Should Your CEO Serve as a Board Member?

By law, the interests of a nonprofit organization must take precedence over a director’s personal and business interests. There is often a debate as to whether a CEO can also be a board member? There is no clear answer to this question. If the CEO has been hired by the company and is paid for his work, then being a board member, the director may have a conflict of interest. This article will look at this situation from all angles and find the answer to whether a CEO can be a board member.

Potential Conflict

Board members are the people who represent the interests of the organization, shareholders, and the public and are fully legally accountable for doing so. To faithfully perform their role, they must be independent of the company and free from conflict of interest. However, one may still arise if the CEO is also a board member with voting rights. This is quite a common cause because, in newly established nonprofit organizations, the CEO is also the company’s founder and the board of directors’ president. The main conflict is that the CEO, unlike the other board members, receives a salary from the company. Therefore, when the committee makes certain decisions about the budget and financing, it will directly affect the CEO. He will act more in his interests than in the company, so a conflict of interest arises.

How do you resolve a potential conflict?

There are several ways to avoid or resolve conflicts of interest:

  • Put the CEO in a guest role at meetings rather than a full member with voting power. The CEO’s presence at meetings is very important because he plays an important role in shaping the organization’s work, so he should not be completely excluded from the meeting
  • Another solution is to keep the CEO out of budget and compensation matters but to leave them on the board with a voice and board membership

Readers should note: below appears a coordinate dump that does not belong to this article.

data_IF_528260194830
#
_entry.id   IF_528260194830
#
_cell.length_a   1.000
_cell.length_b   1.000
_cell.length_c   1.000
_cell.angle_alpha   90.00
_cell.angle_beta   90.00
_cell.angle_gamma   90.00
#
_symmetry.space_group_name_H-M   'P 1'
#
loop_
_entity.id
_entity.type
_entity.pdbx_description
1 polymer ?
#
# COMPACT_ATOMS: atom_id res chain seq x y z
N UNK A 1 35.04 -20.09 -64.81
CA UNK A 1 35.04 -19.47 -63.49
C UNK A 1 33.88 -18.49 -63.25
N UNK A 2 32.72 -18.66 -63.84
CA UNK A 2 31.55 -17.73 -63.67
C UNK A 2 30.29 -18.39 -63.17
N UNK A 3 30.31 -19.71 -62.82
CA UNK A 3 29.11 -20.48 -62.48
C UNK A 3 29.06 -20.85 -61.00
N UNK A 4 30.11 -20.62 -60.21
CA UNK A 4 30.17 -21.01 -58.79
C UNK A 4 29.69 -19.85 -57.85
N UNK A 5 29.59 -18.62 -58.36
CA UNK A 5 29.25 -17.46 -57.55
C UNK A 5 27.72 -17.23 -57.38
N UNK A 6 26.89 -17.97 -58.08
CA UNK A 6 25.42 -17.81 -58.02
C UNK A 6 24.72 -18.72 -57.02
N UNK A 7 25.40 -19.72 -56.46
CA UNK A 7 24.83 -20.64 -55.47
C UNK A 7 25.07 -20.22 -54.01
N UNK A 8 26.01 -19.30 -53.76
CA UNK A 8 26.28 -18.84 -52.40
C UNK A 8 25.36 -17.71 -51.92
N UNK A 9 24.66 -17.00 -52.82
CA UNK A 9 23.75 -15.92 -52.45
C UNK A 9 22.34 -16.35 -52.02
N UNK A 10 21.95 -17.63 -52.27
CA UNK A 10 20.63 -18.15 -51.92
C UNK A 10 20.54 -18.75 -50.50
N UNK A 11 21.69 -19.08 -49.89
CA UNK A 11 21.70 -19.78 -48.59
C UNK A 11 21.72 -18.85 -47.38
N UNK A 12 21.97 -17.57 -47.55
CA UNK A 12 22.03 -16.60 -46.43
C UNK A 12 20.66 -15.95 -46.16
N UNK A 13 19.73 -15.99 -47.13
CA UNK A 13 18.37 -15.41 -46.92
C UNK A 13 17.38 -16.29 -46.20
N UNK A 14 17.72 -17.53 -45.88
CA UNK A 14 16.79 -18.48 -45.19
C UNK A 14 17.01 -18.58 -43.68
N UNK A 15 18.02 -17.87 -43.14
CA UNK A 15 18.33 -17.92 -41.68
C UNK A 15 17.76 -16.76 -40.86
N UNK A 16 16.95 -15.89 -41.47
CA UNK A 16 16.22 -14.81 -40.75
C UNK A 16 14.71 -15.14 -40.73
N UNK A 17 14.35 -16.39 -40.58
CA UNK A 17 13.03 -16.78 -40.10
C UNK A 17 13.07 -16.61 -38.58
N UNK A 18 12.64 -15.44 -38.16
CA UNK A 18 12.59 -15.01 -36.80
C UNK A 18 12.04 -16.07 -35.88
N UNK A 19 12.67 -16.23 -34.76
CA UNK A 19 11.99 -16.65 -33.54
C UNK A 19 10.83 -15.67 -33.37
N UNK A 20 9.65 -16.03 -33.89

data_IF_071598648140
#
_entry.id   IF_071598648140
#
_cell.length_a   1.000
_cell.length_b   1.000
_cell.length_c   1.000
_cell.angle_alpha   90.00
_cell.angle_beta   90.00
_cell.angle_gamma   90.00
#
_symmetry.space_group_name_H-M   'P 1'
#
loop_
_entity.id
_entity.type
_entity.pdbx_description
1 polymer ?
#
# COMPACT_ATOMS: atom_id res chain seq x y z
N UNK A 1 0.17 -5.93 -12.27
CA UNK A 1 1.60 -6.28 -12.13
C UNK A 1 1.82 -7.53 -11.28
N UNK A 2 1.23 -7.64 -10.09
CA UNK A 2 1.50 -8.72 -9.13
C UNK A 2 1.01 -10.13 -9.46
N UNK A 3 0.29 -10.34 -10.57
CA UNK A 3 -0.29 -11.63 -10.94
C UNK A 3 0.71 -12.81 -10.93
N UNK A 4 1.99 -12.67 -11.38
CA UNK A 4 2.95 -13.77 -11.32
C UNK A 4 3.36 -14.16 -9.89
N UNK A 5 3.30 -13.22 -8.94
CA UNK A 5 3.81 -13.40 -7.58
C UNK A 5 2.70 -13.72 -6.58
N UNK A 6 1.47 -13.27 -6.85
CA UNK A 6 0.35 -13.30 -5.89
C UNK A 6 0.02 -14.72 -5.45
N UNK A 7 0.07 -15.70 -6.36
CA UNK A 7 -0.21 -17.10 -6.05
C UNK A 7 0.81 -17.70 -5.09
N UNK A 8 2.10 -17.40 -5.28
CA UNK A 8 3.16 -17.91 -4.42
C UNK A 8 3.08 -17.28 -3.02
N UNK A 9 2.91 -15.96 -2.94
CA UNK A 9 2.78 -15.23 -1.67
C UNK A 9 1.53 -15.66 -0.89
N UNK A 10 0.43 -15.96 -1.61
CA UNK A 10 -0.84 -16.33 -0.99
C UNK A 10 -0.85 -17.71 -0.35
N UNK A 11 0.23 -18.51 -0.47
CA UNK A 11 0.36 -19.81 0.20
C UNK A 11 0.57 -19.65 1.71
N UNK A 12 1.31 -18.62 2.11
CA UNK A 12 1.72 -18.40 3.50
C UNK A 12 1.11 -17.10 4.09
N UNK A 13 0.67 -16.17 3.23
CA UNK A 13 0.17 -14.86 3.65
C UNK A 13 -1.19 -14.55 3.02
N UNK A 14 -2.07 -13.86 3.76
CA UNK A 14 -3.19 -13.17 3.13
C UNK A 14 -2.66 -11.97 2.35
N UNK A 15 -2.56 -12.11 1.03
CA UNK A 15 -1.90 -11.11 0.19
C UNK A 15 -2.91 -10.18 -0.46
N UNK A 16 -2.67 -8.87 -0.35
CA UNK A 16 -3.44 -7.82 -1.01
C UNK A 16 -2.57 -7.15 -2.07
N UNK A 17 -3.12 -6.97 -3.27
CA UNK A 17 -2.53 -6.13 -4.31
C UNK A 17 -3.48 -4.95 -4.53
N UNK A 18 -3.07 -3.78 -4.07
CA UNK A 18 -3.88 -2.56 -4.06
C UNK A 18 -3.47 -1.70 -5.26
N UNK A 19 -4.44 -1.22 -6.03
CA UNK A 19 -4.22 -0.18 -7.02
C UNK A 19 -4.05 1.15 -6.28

As mentioned earlier, having a CEO on the board is not uncommon for a nonprofit organization. It helps improve the organization, and it can be difficult for such companies to find a subject matter expert with experience in their particular mission.

So can a CEO become part of the board of directors?

It all depends on the type of organization where this question is posed. So, in commercial companies, this question is not a problem often. The CEO and the chairman of the board are the same people, but for a nonprofit organization, it is undesirable to allow the same. The main task of a board of directors of a commercial company is to protect the company’s interests and provide maximum benefit from investments. For a nonprofit organization, the public interest is a priority, and so most such organizations separate the two positions. But, again, each case is strictly individual. The rest of the board may agree to an outcome where the CEO is also a board voting member if they truly separate their two positions and act as befits the rules. Many nonprofits operate on this principle because they believe the CEO has the inside information they need to guide the board down the best strategic path. And it won’t be a problem for them if they suddenly notice that the CEO is starting to act in his best interest because they can easily Vote to remove him from that position.